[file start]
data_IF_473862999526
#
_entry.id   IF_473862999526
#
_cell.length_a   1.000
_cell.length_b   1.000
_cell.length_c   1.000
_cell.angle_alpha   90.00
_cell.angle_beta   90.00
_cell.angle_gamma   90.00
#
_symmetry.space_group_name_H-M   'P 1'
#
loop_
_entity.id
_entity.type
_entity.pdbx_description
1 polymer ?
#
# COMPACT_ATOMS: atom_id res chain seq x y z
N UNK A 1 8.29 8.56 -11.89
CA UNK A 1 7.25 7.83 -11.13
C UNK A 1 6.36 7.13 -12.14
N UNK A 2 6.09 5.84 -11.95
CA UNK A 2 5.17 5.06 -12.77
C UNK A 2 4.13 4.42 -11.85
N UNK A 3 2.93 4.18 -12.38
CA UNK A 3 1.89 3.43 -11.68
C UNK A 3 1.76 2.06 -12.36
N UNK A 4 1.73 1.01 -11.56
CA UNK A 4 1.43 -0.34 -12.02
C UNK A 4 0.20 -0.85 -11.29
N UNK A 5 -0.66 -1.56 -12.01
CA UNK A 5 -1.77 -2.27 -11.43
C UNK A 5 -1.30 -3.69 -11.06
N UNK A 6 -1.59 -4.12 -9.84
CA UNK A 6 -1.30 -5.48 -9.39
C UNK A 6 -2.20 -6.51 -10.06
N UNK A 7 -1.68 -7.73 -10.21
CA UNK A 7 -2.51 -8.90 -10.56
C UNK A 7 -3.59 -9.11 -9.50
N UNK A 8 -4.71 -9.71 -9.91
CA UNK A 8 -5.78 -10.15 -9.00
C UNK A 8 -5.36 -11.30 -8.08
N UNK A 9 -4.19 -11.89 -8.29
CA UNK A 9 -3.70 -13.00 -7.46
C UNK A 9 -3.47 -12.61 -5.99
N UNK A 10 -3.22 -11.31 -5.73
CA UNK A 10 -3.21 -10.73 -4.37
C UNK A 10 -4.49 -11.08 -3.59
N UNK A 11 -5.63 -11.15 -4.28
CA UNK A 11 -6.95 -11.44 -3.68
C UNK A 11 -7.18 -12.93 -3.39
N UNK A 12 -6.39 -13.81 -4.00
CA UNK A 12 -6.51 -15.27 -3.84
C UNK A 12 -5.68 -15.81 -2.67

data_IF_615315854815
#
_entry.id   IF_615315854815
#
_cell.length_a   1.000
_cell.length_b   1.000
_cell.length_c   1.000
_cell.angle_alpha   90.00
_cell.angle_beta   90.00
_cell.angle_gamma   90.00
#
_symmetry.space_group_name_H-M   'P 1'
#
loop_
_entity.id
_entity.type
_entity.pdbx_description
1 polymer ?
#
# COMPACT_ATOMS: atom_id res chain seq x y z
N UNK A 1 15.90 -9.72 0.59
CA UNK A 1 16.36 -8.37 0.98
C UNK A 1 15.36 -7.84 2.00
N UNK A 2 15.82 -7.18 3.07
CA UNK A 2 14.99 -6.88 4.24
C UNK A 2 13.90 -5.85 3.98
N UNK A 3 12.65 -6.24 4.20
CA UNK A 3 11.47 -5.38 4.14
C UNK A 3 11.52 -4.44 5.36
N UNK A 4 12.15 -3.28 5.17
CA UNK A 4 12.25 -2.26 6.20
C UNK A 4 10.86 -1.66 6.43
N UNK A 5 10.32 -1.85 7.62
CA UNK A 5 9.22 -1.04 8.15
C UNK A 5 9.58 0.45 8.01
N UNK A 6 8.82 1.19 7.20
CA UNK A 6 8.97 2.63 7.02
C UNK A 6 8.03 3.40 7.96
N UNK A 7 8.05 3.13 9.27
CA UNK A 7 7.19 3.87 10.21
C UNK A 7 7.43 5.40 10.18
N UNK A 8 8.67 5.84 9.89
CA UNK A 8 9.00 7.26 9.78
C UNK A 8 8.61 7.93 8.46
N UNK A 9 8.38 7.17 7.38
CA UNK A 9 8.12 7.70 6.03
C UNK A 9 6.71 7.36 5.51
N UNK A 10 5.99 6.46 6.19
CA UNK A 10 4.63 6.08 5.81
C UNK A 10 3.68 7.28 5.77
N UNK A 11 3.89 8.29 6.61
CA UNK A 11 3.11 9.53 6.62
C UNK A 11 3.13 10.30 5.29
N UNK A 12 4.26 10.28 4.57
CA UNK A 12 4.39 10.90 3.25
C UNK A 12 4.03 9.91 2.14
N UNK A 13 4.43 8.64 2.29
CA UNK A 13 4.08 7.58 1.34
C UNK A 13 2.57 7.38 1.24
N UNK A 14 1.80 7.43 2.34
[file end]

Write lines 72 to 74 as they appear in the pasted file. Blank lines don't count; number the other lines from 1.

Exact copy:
_entity.type
_entity.pdbx_description
1 polymer ?